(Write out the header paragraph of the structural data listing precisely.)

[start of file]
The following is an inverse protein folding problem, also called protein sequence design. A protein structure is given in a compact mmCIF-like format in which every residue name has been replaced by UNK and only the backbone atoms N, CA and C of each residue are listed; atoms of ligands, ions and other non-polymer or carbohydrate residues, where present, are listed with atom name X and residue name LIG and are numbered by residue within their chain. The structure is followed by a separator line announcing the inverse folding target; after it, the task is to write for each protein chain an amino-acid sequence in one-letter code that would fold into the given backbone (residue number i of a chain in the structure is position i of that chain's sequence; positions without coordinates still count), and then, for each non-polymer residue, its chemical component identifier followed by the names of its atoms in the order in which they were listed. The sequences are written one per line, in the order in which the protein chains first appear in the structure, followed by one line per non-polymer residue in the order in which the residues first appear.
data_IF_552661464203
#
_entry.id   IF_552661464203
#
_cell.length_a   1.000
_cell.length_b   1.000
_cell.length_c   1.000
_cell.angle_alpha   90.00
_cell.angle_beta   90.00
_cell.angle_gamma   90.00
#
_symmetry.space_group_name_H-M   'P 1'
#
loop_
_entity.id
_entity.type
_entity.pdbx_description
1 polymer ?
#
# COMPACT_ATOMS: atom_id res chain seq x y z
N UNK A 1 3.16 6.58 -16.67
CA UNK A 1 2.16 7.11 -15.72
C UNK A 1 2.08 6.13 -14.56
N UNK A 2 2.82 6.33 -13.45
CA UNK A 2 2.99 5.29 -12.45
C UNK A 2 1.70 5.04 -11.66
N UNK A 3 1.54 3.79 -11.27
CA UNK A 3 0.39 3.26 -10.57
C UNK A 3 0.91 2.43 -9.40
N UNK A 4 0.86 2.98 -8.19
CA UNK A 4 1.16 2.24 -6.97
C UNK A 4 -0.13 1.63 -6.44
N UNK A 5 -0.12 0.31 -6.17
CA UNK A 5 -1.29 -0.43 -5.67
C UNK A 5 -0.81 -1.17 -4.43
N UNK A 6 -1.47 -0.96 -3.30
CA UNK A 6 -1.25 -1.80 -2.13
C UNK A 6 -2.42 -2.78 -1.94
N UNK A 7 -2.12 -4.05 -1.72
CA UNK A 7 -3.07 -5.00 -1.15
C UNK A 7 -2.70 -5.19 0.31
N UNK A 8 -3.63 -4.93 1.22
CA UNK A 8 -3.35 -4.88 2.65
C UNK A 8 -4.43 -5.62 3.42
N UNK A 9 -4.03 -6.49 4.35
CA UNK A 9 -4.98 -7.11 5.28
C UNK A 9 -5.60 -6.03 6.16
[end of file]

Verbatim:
The following is an inverse protein folding problem, also called protein sequence design. A protein structure is given in a compact mmCIF-like format in which every residue name has been replaced by UNK and only the backbone atoms N, CA and C of each residue are listed; atoms of ligands, ions and other non-polymer or carbohydrate residues, where present, are listed with atom name X and residue name LIG and are numbered by residue within their chain. The structure is followed by a separator line announcing the inverse folding target; after it, the task is to write for each protein chain an amino-acid sequence in one-letter code that would fold into the given backbone (residue number i of a chain in the structure is position i of that chain's sequence; positions without coordinates still count), and then, for each non-polymer residue, its chemical component identifier followed by the names of its atoms in the order in which they were listed. The sequences are written one per line, in the order in which the protein chains first appear in the structure, followed by one line per non-polymer residue in the order in which the residues first appear.